On November 22, 2010, PC-Aero rolled out Elektra One with a running motor, the Geiger HP-13.5 unit normally found on paramotors, trikes, and the Swift flown by Manfred Ruhmer. Testing and the public unveiling took place at the Rotortec Company in Gonsried, Germany. The airplane had shed the tricycle gear it displayed at the Friedrichshafen Expo for Sustainable Mobility, where it had been a centerpiece in June, 2010. It now sports what looks like a center-line retractable gear much like that of the Fournier motor gliders.
A month later, December 22, the team “performed successfully the static tests of Elektra One for the German Ultralight Certification. The structure of the aircraft (wing, fuselage and tails) [were] loaded up to limit load.” Test flights are set for January, and the aircraft is scheduled to participate in the Green Flight Challenge in July at Santa Rosa, California. There, it will have to fly a 200 mile closed course on a single charge of its batteries at an average speed of 100 miles.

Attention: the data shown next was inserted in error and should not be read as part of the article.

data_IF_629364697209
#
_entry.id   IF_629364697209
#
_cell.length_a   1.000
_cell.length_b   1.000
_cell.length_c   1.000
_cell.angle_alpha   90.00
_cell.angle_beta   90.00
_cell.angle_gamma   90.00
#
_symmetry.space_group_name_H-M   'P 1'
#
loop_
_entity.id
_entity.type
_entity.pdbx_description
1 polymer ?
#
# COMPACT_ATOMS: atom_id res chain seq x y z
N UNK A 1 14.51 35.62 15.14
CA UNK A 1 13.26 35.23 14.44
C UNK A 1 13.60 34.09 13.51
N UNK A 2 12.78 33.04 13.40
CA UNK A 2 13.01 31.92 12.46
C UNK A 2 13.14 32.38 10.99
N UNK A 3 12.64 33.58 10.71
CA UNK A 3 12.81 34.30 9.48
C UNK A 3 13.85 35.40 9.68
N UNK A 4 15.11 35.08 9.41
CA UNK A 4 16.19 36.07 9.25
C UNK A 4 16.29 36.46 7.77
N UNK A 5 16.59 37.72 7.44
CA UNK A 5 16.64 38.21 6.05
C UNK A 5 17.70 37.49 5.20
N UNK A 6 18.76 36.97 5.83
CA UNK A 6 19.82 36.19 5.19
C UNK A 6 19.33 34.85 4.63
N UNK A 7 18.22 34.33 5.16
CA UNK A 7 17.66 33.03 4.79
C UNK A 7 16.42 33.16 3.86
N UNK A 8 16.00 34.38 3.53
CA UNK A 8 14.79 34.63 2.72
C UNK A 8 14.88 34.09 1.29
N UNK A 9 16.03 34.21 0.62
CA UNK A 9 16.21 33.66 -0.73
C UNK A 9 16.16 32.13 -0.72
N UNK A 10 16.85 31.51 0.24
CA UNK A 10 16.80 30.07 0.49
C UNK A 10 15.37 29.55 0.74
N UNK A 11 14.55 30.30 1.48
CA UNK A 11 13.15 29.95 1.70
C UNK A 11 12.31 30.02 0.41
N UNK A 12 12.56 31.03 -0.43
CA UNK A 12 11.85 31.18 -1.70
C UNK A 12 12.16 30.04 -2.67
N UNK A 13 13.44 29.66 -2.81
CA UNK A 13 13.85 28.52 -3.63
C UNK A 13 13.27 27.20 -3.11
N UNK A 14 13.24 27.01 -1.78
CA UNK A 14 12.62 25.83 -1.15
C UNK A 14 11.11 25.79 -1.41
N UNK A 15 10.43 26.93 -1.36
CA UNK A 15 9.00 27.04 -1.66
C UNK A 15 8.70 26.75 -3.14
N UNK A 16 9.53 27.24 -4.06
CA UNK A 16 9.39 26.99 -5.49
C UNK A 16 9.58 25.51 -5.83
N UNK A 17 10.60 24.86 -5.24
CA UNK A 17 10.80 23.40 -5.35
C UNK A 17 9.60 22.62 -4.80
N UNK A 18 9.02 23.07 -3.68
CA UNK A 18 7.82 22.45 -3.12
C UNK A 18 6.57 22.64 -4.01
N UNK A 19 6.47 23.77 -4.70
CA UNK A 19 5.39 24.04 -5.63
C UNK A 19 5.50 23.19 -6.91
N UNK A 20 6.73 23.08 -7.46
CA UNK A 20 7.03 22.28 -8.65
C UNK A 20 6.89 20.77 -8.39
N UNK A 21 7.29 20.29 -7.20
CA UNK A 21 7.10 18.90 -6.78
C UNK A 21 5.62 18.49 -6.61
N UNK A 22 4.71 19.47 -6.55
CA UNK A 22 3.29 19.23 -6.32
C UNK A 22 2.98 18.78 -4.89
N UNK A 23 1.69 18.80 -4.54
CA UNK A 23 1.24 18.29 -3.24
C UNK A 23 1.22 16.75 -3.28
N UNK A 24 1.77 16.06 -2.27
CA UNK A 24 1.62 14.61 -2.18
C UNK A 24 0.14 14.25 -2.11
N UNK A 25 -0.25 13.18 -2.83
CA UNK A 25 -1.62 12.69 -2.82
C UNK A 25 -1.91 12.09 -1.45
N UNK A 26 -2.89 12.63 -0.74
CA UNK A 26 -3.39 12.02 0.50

Calin Gologan, head of the PC-Aero, is confident his plane has what it takes to win. “Elektra One needs only about 6.5 kW/h at 100 MPH. This will be equivalent with about 500 passenger MPG. The requirement for the NASA-/CAFE-Green Flight Challenge is 200 passenger MPG. We will be 2.5 times !!! better.
“If Elektra One would use a normal combustion engine we would burn about 0.5 gallons per 100 miles. This corresponds to the limit required score of 200 passenger MPG.” Elektra One could be the first of a series of small aircraft, including a tw0 and a four-seater – all electrically powered.